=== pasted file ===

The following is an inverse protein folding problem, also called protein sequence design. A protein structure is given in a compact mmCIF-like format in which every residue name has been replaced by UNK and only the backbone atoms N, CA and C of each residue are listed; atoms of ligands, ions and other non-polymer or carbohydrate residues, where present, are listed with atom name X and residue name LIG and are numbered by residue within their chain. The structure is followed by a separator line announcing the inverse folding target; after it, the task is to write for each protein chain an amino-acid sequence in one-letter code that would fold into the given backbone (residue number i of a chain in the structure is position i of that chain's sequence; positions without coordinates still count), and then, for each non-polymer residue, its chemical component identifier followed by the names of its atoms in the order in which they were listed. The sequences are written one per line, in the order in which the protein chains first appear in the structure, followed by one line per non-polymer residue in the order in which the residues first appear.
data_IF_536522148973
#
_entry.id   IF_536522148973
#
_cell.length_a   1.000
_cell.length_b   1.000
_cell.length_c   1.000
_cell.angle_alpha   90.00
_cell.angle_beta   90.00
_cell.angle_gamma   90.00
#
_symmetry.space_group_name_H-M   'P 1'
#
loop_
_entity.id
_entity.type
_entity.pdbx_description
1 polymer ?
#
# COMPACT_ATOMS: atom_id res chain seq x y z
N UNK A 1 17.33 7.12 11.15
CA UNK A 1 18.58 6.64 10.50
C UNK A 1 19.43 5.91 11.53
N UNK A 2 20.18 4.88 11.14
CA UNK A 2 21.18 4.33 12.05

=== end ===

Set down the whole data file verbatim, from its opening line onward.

The following is an inverse protein folding problem, also called protein sequence design. A protein structure is given in a compact mmCIF-like format in which every residue name has been replaced by UNK and only the backbone atoms N, CA and C of each residue are listed; atoms of ligands, ions and other non-polymer or carbohydrate residues, where present, are listed with atom name X and residue name LIG and are numbered by residue within their chain. The structure is followed by a separator line announcing the inverse folding target; after it, the task is to write for each protein chain an amino-acid sequence in one-letter code that would fold into the given backbone (residue number i of a chain in the structure is position i of that chain's sequence; positions without coordinates still count), and then, for each non-polymer residue, its chemical component identifier followed by the names of its atoms in the order in which they were listed. The sequences are written one per line, in the order in which the protein chains first appear in the structure, followed by one line per non-polymer residue in the order in which the residues first appear.
data_IF_536522148973
#
_entry.id   IF_536522148973
#
_cell.length_a   1.000
_cell.length_b   1.000
_cell.length_c   1.000
_cell.angle_alpha   90.00
_cell.angle_beta   90.00
_cell.angle_gamma   90.00
#
_symmetry.space_group_name_H-M   'P 1'
#
loop_
_entity.id
_entity.type
_entity.pdbx_description
1 polymer ?
#
# COMPACT_ATOMS: atom_id res chain seq x y z
N UNK A 1 17.33 7.12 11.15
CA UNK A 1 18.58 6.64 10.50
C UNK A 1 19.43 5.91 11.53
N UNK A 2 20.18 4.88 11.14
CA UNK A 2 21.18 4.33 12.05